Wednesday, June 15, 2011

Working with Hot Metal Typesetting
and Letterpress Mechanics

Student Cody Waters sets type at the Intertype keyboard while volunteer Henry Wehle offers guidance.

Cody receives Intertype casting advice from Henry Wehle and Paul Moxon.

During the second week, students took their typesetting techniques from handset foundry type in composing sticks—a process that dates from the fifteenth century—to the 1920s, setting type on the Ludlow Typograph and the Intertype linecaster. Both of our machines were made in the 1920s, and form a nice complement to our 1920s Miehle V-36 vertical cylinder press.

Dave and Beth Seat of Hot Metal Services in Mt. Juliet, Tennessee, who spend about 250 days each year on the road to bring their repair and maintenance expertise to letterpress shops throughout the country, had arranged to visit the Tampa Book Arts Studio in time for the last day of class. After a week of heavy use, the Ludlow was especially in need of their attention, and they soon had it tuned-up and casting beautifully. They also worked magic with the Miehle V-36, which had been under rehab in the studio but had not yet been running. By the time he finished, Dave had stacks of paper smoothly feeding through the press!

Visiting letterpress expert Dave Seat, of Hot Metal Services, tuned up equipment from the 1920s. Here Dave (left) works with Carl Mario Nudi and Richard Mathews to adjust the automatic feeding mechanism on the Miehle V-36.

Hands-on Papermaking and Marbling

Adam Kuhns and Krystle Canan watch as Alysia Sawchyn lifts her paper mold from the vat of pulp.

This scan of part of a finished sheet of paper shows the pale blue color, gentle texture, and part of the deckled edges. The full sheet is too large for the scanner.

By the end of the first week, students were at work making and decorating paper that would be used in binding and printing some of their course projects. Prof. Kendra Frorup turned part of the sculpture studio into a papermaking workshop on Saturday. Students used specially built molds to make enough archival handmade paper to bind and to create paper labels for the class project book.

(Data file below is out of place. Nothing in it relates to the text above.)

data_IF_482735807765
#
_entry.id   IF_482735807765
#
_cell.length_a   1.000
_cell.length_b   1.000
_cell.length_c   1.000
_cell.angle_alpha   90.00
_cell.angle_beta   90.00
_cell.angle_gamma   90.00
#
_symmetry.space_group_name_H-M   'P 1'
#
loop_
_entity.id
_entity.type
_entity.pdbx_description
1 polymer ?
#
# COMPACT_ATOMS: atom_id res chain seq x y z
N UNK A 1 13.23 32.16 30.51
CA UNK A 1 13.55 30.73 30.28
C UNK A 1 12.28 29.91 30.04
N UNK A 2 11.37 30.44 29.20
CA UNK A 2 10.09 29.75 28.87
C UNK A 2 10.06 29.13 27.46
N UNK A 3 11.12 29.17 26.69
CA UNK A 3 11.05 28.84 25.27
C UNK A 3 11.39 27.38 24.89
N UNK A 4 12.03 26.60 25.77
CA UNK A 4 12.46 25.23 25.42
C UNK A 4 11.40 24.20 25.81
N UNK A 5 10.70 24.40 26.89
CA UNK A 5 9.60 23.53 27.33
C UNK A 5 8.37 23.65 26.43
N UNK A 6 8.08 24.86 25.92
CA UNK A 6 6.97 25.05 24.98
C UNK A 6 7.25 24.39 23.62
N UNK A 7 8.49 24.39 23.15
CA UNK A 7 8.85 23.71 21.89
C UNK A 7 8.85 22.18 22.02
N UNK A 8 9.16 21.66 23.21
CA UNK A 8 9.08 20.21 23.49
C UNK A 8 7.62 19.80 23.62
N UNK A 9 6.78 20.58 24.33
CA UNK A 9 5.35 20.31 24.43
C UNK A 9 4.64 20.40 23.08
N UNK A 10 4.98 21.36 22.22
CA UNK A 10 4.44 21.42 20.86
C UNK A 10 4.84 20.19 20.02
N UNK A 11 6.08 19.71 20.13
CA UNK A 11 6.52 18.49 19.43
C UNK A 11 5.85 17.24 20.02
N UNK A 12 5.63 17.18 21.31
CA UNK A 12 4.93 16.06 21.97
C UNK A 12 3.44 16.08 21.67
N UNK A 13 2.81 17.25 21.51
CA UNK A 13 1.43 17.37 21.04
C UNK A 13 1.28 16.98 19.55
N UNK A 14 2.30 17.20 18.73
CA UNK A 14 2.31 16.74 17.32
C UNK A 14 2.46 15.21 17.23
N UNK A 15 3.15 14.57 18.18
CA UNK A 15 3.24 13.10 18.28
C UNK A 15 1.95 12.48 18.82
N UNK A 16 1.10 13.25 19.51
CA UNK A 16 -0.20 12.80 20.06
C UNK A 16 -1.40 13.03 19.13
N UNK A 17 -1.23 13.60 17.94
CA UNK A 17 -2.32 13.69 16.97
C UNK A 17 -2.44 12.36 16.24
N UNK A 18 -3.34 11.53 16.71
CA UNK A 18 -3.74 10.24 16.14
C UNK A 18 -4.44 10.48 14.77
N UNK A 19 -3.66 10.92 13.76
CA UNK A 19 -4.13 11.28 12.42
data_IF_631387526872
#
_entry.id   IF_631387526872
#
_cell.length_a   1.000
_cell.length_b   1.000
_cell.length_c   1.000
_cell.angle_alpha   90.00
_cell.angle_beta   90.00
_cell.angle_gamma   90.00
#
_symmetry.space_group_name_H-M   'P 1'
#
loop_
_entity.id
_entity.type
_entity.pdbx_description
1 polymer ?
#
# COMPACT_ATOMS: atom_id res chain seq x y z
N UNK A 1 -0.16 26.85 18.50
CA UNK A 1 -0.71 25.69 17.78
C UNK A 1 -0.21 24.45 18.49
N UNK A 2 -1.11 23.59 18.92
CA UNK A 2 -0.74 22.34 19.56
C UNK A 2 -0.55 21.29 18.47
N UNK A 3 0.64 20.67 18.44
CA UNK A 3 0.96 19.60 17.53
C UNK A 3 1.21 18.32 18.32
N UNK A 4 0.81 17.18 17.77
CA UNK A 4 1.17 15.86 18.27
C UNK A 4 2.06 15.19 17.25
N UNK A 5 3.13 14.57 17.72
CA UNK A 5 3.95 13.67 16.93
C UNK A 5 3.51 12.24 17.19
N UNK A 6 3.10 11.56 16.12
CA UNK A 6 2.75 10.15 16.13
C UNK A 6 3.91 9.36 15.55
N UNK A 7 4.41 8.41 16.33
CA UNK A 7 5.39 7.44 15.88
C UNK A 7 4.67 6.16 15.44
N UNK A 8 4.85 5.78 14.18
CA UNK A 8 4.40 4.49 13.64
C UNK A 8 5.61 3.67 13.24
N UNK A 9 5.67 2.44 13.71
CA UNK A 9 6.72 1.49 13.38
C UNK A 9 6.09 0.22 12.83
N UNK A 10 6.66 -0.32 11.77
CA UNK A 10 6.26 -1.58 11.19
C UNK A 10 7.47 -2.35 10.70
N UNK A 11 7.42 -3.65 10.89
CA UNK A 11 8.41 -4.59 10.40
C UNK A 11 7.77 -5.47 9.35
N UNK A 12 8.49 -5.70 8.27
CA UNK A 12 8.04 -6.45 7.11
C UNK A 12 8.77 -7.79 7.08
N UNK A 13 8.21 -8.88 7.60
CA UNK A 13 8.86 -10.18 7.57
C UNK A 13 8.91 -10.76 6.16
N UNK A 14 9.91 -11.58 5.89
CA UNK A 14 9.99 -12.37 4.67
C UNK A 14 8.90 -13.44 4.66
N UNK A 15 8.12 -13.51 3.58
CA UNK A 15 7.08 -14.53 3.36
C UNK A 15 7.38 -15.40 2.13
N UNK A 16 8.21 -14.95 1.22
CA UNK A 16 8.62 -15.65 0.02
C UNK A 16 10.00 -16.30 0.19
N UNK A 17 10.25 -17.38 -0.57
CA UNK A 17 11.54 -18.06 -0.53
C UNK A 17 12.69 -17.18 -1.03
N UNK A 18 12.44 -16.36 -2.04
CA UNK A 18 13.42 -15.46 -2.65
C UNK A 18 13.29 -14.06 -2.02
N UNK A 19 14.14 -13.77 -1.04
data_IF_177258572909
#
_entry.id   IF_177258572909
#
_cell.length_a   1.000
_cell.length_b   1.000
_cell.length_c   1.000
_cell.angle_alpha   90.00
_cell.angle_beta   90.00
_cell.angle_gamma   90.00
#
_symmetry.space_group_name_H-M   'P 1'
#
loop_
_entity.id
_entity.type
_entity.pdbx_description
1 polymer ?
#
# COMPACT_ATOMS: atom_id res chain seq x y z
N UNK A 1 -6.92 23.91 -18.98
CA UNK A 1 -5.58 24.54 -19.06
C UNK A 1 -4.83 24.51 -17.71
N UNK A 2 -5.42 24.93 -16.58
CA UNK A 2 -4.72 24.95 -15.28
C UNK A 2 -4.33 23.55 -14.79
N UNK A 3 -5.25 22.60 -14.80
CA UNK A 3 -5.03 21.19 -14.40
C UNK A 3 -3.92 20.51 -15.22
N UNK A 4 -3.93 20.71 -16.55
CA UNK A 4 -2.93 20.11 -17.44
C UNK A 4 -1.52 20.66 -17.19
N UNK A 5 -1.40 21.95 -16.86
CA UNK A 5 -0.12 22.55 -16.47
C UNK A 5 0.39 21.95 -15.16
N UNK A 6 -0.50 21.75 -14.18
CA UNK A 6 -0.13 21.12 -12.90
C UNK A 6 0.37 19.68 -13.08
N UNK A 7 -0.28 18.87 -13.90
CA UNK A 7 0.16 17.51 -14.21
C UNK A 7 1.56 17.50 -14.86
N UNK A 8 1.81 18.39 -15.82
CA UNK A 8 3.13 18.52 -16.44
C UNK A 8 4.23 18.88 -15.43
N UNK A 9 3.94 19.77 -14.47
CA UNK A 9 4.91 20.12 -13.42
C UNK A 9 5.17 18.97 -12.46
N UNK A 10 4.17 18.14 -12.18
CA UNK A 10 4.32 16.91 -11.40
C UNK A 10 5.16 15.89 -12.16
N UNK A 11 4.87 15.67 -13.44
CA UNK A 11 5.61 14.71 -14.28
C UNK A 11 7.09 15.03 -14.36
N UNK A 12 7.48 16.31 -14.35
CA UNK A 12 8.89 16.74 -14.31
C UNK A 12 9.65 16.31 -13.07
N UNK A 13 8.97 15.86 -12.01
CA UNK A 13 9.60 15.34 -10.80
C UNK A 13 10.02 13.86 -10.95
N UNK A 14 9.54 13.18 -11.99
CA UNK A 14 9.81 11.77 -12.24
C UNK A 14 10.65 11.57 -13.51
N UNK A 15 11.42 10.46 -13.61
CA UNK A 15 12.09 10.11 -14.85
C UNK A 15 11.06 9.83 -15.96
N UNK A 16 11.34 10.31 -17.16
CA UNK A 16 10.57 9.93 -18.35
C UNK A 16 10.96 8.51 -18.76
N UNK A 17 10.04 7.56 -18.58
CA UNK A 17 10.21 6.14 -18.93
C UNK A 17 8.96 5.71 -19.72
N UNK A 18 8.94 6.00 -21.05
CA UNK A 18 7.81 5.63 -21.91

After students dipped and couched an assigned quota of sheets, they moved on to experiment with marbling. While the full class only spent spent Saturday on this activity, some students enjoyed the work and returned to do additional work in paper as part of their individual course projects.

As a first step in paper marbling, students floated colored inks on water and combed the colors.

The paper then placed on the floating inks were removed and set aside to dry.

Monday, May 16, 2011

Students try their hands at binding

On Thursday, May 12th, students attended a session on binding at the Bailey Art Studios. Professor Kendra Frorup demonstrated how to cut and assemble the boards, paper, and cloth to make portfolios for the class's letterpress postcards.

Prof. Frorup explains how to cut the paper for the pocket.

Students assemble the boards and bind them in paper and cloth.

Aaron Fagan putting together his portfolio.

Prof. Ina Kaur praises the work of a student.

Florida artist Barbara Stubbs sorts the students' postcards.

Thursday, May 12, 2011

May Term Students Explore Printing Processes

Florida artist Michael Massaro (back to camera) explains silk screen printing.

Students in the intensive “Printing, Publishing and Book Arts” May Term class with Paul Moxon spent Wednesday looking beyond letterpress to explore other printing techniques. Here Mike Massaro explains silk screen processes in the Bailey Art Studios.

From silk screening, the students moved to the fine printing studio where UT art professor Ina Kaur demonstrated intaglio and relief processes, including printing from wood and linoleum cuts.